Originally Posted by Fatawan
There is also the possibility the cable guys never properly grounded it outside the house. My house and cable use the same ground rod outside and I have never had any hum. Go outside and check that its properly grounded before spending money. Treat the disease, not the symptoms(if possible, of course)
truth be told..
if you ground the AC system and the cable system to the same rod, it doesnt mean the problem goes away.. it means the problem is simply much smaller, to the point of not being noticeable through hum from a speaker.. but still possible to be seen with the measuring equipment.
the reason for that is because the ground signal has two sources of entry.. one from the AC system and one from the cable system.
one would think, if the electrical grid was really networked, then those two systems would use the same exact ground .. and if that were true, then there wouldnt be any ground hum at all to be heard.
and be smart.. every cable connection, as well as every AC system connection all have (or are typically supposed to have) an individual ground connection per house.
and that doesnt say anything about the cable system having any ground connections at the hub boxes that sit outside in the neighborhood.
it is easier to simpy assume there are two individual ground sources using two seperate grids, and those two have come into contact with eachother and the connection must be broken.
what that little filter does is break the connection.
i've got the same problem here, and it got a whole lot worse when i connected the television to the computer .. there was a rolling hum bar on the screen and noise from the speaker.
and comcast didnt care to do anything about it, probably because i disconnected the computer from the television and the hum bar went away.
i told them to listen to the headphones to hear the hum, and they acknowledge it was there.. but they said they wouldnt do anything about fixing it, leaving it up to me to get one of them isolator filters.
truth be told..
it is simply because the cable box doesnt have the filter already installed inside on the circuit board as it should, leaving room for people to go out and get one themselves.
and yes, it is possible to ground both systems to the same rod.. but most houses dont even use a ground rod into the house, they mount a strap to the metal pipe that holds the high voltage electrical wires.
with that said.. most houses need a cable box with the filter inside of it, but it does save money to build the box without the isolator on the circuit.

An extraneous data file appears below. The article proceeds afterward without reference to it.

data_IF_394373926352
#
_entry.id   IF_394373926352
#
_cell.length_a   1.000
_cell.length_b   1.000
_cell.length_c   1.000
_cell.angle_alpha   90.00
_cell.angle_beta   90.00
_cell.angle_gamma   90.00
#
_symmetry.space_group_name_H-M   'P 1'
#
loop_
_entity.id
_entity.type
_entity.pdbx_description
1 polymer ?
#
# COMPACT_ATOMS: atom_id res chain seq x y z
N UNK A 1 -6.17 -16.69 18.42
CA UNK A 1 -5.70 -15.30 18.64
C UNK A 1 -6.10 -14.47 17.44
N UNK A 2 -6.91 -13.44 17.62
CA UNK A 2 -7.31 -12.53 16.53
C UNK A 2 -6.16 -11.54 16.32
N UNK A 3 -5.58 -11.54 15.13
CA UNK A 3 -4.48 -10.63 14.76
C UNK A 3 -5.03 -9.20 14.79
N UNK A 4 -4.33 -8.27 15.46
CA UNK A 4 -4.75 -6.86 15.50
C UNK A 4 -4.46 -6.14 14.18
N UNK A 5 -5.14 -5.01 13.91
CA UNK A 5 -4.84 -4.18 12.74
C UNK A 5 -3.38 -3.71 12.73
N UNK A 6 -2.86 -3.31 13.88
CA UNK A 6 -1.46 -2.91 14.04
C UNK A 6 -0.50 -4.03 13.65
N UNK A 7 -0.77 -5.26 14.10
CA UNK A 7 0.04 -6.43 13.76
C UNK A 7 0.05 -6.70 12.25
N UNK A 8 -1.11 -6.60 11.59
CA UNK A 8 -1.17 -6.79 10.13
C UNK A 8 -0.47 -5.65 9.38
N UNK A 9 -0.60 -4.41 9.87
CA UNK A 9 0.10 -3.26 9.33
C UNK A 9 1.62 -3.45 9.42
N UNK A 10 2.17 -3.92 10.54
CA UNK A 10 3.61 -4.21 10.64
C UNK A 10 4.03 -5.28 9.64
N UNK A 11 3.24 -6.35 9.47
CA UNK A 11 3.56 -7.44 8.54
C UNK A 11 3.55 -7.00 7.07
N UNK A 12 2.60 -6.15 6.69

and more to the point ... if the box already had an isolator inside of it, and the customer put another isolator on the line.. it could actually age the cable hub outside somewhat faster, or cause line distortion that plagues the signal.
and i think hackers would want to use two isolators to try and slow the signal down (or at least put a gap of space in the line) to grab information and inject their data into the line.. known as a sandbox.
if 60hz is what the ground is functioning at .. then the isolator is basically just a transformer that allows all frequencies to pass through the air from the copper to the magnet except for 60hz.
kinda like a parametric equalizer with a very narrow Q (down to one frequency only)
but it is better to view it as electrons flowing from the copper to the magnet.
they say it is just a capacitor.. and that means the capacitor has been engineering using chemistry to specifically block one single frequency and let everything else pass.
the real problem is adding two of those capacitors together.. because 61hz starts to bend in, and 62hz starts to bend in.. and in terms of tiny distortion, those two frequencies bowing in starts to fill up the 60hz area again .. that is known to the world as harmonics.
and if you want to read up about it.. you could take the kindergarden route and view maxxbass bass enhancer, because they claim to give speakers more bass by adding two frequencies together to make it sound like lower bass.
and the principle really works extremely well.
the one frequency gets thrown out from the speaker, and the second frequency is a subtraction at a specific rate .. and the rate is what changes the physical
soundwave to become the lower bass frequency.
(just saying.. on a forum like this.. that is how you get 20hz from a ported subwoofer box tuned to 32hz)
it works as long as the room isnt a pressure chamber.
(and if there is mild pressure in the room, that simply means the sound processor needs to be adjusted to bring the functionality back up)
be sure to share that information before the moderators come in here claiming i am off topic with my audio advice on an audio|video forum.